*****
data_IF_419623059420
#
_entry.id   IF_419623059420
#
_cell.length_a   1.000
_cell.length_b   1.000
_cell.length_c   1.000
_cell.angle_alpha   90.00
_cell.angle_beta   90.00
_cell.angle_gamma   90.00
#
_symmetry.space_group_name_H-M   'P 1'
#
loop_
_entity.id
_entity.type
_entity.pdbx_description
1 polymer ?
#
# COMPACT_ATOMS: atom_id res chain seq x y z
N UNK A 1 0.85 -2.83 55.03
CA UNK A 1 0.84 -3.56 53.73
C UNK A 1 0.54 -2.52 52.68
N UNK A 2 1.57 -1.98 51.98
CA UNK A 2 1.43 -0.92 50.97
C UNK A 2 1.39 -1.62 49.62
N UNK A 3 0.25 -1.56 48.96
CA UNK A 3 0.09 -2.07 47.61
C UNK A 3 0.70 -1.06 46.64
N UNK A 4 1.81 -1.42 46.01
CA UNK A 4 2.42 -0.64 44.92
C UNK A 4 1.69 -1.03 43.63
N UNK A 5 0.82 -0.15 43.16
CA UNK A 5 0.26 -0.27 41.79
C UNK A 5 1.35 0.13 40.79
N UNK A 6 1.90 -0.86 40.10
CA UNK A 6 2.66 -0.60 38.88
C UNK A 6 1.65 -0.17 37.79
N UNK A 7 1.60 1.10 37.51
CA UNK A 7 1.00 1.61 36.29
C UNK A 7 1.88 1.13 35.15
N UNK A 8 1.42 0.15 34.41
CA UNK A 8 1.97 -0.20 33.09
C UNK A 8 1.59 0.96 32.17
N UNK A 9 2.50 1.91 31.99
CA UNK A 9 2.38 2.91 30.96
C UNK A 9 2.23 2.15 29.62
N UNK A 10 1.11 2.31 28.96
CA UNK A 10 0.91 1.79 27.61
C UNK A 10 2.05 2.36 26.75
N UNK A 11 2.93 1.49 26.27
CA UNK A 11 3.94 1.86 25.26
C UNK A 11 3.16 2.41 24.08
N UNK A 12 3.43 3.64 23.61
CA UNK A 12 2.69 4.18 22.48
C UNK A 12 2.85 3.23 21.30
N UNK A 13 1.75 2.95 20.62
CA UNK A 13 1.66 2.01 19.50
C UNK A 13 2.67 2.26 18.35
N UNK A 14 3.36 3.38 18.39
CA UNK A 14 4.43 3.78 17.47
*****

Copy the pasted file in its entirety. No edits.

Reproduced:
data_IF_419623059420
#
_entry.id   IF_419623059420
#
_cell.length_a   1.000
_cell.length_b   1.000
_cell.length_c   1.000
_cell.angle_alpha   90.00
_cell.angle_beta   90.00
_cell.angle_gamma   90.00
#
_symmetry.space_group_name_H-M   'P 1'
#
loop_
_entity.id
_entity.type
_entity.pdbx_description
1 polymer ?
#
# COMPACT_ATOMS: atom_id res chain seq x y z
N UNK A 1 0.85 -2.83 55.03
CA UNK A 1 0.84 -3.56 53.73
C UNK A 1 0.54 -2.52 52.68
N UNK A 2 1.57 -1.98 51.98
CA UNK A 2 1.43 -0.92 50.97
C UNK A 2 1.39 -1.62 49.62
N UNK A 3 0.25 -1.56 48.96
CA UNK A 3 0.09 -2.07 47.61
C UNK A 3 0.70 -1.06 46.64
N UNK A 4 1.81 -1.42 46.01
CA UNK A 4 2.42 -0.64 44.92
C UNK A 4 1.69 -1.03 43.63
N UNK A 5 0.82 -0.15 43.16
CA UNK A 5 0.26 -0.27 41.79
C UNK A 5 1.35 0.13 40.79
N UNK A 6 1.90 -0.86 40.10
CA UNK A 6 2.66 -0.60 38.88
C UNK A 6 1.65 -0.17 37.79
N UNK A 7 1.60 1.10 37.51
CA UNK A 7 1.00 1.61 36.29
C UNK A 7 1.88 1.13 35.15
N UNK A 8 1.42 0.15 34.41
CA UNK A 8 1.97 -0.20 33.09
C UNK A 8 1.59 0.96 32.17
N UNK A 9 2.50 1.91 31.99
CA UNK A 9 2.38 2.91 30.96
C UNK A 9 2.23 2.15 29.62
N UNK A 10 1.11 2.31 28.96
CA UNK A 10 0.91 1.79 27.61
C UNK A 10 2.05 2.36 26.75
N UNK A 11 2.93 1.49 26.27
CA UNK A 11 3.94 1.86 25.26
C UNK A 11 3.16 2.41 24.08
N UNK A 12 3.43 3.64 23.61
CA UNK A 12 2.69 4.18 22.48
C UNK A 12 2.85 3.23 21.30
N UNK A 13 1.75 2.95 20.62
CA UNK A 13 1.66 2.01 19.50
C UNK A 13 2.67 2.26 18.35
N UNK A 14 3.36 3.38 18.39
CA UNK A 14 4.43 3.78 17.47